Equatorial Guinea - Politics

Politics

The current president of Equatorial Guinea is Teodoro Obiang Nguema Mbasogo. The 1982 constitution of Equatorial Guinea, written following the 1979 deposition of dictator Francisco Macías Nguema and with help from the UN, gives the presidency extensive powers, including naming and dismissing members of the cabinet, making laws by decree, dissolving the Chamber of Representatives, negotiating and ratifying treaties and serving as commander in chief of the armed forces. The Prime Minister, Ignacio Milam Tang is appointed by the President and operates under powers designated by the President.

On Christmas 1975, Macías had 150 alleged coup plotters executed to the sound of a band playing Mary Hopkin's tune Those Were the Days in a national stadium. It is estimated that 100,000 people (approximately one-third of the population) were killed or fled into exile during Macías' reign.

President Obiang overthrew previous dictator Francisco Macías Nguema on 3 August 1979 in a bloody coup d'état. Since August 1979 some 12 real and perceived unsuccessful coup attempts have occurred. The 'real' coup attempts were often perpetrated in an attempt by rival elites to seize the state's economic resources.

Under President Obiang, the U.S. Agency for International Development entered into a Memorandum of Understanding (MOU) with the Republic of Equatorial Guinea, in April 2006, to establish a Social Development Fund in the country, implementing projects in the areas of health, education, women's affairs and the environment.

Since 2005, Military Professional Resources Inc., a U.S. based international private military company, has worked in Equatorial Guinea to train police forces in appropriate human rights practices. In February 2010, Equatorial Guinea signed a contract with the MPRI subsidiary of the US defense corporation, L3 Communications for coastal surveillance and maritime security in the Gulf of Guinea.

Although President Obiang signed a national anti-torture decree in 2006 to ban all forms of abuse and improper treatment in Equatorial Guinea and commissioned the renovation and modernization of Black Beach prison in 2007 to ensure the humane treatment of prisoners, human rights abuses continue. Human Rights Watch and Amnesty International among other non-governmental organizations have documented severe human rights abuses in prisons, including torture, beatings, unexplained deaths and illegal detention.

Under President Obiang, the basic infrastructure of Equatorial Guinea has also improved. Asphalt now covers more than 80% of the national roads and ports and airports are being built across the entire country. Progress of this increase in infrastructure was confirmed in October 2011 when a British parliamentary delegation and press entourage toured the country as guests of the president. However, despite all the new infrastructure there were very few of its citizens who seemed to have access to it, with reports of empty three lane highways and many empty buildings during the course of the tour according to a journalist who represented The Guardian newspaper who formed part of the press entourage.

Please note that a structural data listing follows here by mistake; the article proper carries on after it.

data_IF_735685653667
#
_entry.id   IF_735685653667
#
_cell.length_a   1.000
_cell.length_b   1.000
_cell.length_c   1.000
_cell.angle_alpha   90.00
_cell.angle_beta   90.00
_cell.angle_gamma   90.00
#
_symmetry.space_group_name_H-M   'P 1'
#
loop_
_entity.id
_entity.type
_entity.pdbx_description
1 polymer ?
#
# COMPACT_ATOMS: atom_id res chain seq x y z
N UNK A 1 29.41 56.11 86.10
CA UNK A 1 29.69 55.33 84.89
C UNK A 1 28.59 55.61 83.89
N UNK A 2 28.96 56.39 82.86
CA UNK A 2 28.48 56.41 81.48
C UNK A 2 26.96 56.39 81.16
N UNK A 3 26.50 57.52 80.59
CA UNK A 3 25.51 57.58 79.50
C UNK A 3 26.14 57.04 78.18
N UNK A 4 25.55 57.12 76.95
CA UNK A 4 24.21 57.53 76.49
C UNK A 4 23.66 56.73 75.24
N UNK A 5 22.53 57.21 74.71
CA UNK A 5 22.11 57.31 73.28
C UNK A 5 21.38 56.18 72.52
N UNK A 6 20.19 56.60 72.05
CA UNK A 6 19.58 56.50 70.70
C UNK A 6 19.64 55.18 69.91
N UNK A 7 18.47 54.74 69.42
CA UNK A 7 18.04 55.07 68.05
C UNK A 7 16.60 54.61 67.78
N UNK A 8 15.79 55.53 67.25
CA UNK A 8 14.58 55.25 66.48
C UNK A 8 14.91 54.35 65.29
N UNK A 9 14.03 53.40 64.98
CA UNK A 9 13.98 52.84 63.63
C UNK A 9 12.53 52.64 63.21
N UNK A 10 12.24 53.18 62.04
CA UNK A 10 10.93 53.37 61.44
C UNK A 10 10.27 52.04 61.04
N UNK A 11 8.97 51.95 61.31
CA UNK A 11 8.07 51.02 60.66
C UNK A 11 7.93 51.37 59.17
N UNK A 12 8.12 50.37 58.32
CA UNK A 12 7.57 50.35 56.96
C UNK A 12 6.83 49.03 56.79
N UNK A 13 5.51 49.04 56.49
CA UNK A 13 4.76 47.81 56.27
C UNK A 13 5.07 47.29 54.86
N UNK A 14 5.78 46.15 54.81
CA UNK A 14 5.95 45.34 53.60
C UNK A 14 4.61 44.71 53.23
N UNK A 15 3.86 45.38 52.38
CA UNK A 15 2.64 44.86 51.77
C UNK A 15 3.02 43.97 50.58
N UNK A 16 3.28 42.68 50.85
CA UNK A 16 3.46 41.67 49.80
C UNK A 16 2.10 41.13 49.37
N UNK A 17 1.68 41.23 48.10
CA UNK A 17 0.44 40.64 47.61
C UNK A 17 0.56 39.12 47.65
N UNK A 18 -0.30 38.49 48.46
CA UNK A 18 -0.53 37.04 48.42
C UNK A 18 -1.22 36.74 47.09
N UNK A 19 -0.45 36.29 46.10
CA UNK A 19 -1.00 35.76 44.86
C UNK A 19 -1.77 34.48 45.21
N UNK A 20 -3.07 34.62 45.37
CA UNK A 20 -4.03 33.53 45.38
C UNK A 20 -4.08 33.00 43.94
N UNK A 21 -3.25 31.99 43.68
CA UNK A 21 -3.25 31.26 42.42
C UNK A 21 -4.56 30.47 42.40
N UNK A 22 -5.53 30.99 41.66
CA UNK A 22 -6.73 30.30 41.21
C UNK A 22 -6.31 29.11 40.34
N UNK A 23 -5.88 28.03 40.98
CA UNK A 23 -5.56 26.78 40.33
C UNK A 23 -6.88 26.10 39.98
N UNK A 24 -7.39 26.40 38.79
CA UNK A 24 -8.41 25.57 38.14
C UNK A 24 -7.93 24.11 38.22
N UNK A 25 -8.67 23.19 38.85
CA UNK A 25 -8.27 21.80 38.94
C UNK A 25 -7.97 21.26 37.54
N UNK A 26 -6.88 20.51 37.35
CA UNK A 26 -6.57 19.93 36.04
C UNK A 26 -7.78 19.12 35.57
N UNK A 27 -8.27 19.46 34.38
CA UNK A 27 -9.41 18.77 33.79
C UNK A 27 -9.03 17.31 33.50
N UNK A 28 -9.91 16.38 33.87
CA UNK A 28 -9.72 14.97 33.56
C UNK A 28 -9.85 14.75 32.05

According to a March 2004 BBC profile, politics within the country are currently dominated by tensions between Obiang's son, Teodorin, and other close relatives with powerful positions in the security forces. The tension may be rooted in power shift arising from the dramatic increase in oil production which has occurred since 1997.

A November 2004 report named Mark Thatcher as a financial backer of a 2004 Equatorial Guinea coup d'état attempt to topple Obiang, organized by Simon Mann. Various accounts also name the United Kingdom's MI6, the United States' CIA, and Spain as having been tacit supporters of the coup attempt. Nevertheless, the Amnesty International report released in June 2005 on the ensuing trial of those allegedly involved highlighted the prosecution's failure to produce conclusive evidence that a coup attempt had actually taken place.

Simon Mann was released from prison on 3 November 2009 for humanitarian reasons. The presidential decree pardoning Mann from prison cites concerns about his physical health and the need for him to receive ongoing care in his home country.

President Obiang was re-elected to serve an additional term in 2009 in an election deemed by the African Union as “in line with electoral law”. The President reappointed Prime Minister Ignacio Milam Tang and installed a new government in Equatorial Guinea on 12 January 2010.

The new government is dedicated to strengthening the “cooperation and friendship” with the Barack Obama administration. During a meeting on the sidelines of the recent United Nations General Assembly, President Obiang urged President Obama to institute a U.S–Africa summit, to strengthen the cooperation between the United States and Africa.

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